By Jason Wojciechowski on May 30, 2009 at 4:52 AM
There are still just under three minutes left in the game as I type this, but with the lead over twenty, I think it's safe to say L.A. is going to the Finals for the second straight year.
The main thought I have, and the one that I wonder whether the mainstream accounts will focus on, is that Denver had zero effort. The Lakers took hardly a contested shot all game. Sure, that was excellent, crisp ball movement, but that was also sloppy, lazy closeouts and rotations by Denver's defense. Carmelo getting caught in no-man's-land on an Ariza three, Sasha Vujacic being granted a wide-open corner three on a slowly developing break, Luke Walton catching a pass all alone under Denver's basket, and Walton hitting a corner twenty-footer with no one running at him all come to mind. Birdman and Kenyon Martin always bring the energy and effort on defense, but he seemed utterly alone in this game. That includes Carmelo, who had supposedly matured this season. That includes Chauncey, who's supposedly the solid veteran (despite constant bad shots and bad decisions leading to turnovers). In fact, Billups hammered the laziness point home: when Pau Gasol gathered in the rebound after Birdman flew in for a blocked shot on Shannon Brown's drive, rather than leave his feet to chase the ball as Gasol went for the putback, he stayed rooted to the floor and popped Gasol right in the head for a flagrant foul. It wasn't a dirty play, just a lazy one. Following directly as it did on Birdman's block, I thought that play was a microcosm of the entire game, especially since Pau hit both free throws.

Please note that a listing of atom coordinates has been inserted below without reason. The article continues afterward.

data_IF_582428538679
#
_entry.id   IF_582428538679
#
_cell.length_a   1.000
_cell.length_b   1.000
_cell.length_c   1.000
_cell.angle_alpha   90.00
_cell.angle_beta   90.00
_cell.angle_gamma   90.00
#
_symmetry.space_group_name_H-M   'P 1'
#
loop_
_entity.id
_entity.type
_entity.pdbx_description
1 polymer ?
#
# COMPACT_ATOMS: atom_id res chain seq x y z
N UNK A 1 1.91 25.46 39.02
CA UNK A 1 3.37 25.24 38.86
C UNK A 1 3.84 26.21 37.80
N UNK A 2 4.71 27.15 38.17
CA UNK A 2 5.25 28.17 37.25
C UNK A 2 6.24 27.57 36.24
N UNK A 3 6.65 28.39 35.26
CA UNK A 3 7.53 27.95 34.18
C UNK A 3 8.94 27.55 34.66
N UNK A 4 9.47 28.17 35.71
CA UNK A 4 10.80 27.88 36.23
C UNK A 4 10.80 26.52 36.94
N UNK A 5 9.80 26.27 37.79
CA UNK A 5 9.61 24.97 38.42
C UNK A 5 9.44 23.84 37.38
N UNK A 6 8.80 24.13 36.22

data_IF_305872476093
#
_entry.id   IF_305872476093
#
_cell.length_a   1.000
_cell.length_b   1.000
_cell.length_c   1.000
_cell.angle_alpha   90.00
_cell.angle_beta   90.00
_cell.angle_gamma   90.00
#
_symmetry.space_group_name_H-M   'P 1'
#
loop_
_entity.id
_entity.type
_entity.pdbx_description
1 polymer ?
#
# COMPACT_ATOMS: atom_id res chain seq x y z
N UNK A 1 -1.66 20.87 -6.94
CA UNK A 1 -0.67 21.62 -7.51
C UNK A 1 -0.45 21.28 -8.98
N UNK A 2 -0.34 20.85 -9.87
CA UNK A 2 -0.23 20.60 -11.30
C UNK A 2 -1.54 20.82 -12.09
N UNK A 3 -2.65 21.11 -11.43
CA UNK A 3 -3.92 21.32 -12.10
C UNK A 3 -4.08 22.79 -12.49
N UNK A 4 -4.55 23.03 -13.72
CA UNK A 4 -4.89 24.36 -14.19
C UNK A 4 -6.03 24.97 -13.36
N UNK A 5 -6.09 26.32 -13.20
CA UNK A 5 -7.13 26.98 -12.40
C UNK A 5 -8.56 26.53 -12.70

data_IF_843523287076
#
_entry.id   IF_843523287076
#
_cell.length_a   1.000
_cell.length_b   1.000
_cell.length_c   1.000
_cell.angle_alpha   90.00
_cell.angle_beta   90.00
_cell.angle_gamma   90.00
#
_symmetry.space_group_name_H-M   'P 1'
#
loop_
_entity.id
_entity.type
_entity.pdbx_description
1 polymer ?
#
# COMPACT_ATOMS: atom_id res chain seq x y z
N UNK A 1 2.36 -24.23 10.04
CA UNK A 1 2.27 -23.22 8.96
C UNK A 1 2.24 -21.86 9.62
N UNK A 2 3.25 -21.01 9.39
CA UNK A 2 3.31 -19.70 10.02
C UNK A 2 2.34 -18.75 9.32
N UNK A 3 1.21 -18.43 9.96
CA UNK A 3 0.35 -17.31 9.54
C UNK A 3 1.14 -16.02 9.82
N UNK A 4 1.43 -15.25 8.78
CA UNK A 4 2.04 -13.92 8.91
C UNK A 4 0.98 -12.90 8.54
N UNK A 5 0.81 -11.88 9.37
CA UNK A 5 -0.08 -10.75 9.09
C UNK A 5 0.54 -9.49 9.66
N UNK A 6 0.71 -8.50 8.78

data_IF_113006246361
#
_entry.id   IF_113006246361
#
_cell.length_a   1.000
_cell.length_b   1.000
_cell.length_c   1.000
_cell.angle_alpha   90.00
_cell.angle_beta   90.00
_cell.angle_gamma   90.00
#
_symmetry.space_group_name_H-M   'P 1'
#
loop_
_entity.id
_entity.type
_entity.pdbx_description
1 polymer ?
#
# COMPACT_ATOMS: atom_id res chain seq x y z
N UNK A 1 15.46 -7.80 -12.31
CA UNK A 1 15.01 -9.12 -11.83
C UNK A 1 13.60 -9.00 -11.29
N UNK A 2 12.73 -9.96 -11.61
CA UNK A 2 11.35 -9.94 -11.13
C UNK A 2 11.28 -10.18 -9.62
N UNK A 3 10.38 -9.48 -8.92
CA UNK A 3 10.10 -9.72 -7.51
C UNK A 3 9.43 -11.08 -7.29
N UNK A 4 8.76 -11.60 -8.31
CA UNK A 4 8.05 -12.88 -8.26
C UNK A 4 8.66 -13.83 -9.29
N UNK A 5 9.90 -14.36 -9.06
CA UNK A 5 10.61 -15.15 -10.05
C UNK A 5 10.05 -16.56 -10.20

So that's sad and it's unfortunate, but in the end, I'm a Lakers fan, and the Lakers won, so let's focus on them for a second. They obviously shot the ball very well. They've been given a lot of open shots throughout the playoffs, but they've spent a lot of time missing them. Tonight, though, they hit them. Vujacic hit his corner three, Ariza hit a bunch of open shots and also got to the bucket, Pau hit shots on the block, Kobe had a varied offensive performance, Luke Walton of all people hit his shots ... even Derek Fisher put in a three. The more important part of the offense going forward is how they got those shots, and the answer is through near-perfect execution. Kobe and Pau made passes out of the double teams, the ball got rotated, and the players receiving the passes made the right decisions, whether that was driving into the paint, taking the open jumper, or continuing the rotation to the next open man.
When it's a near wire-to-wire win, there just can't be much to talk about. Denver did take a brief lead in the second quarter, but aside from that, L.A. was entirely in control. So how about this: welcome to the Finals Shannon Brown, Andrew Bynum (last year doesn't count), Adam Morrison, Josh Powell, and Sun Yue. Congratulations to Kobe Bryant and Derek Fisher on reaching their sixth NBA Finals.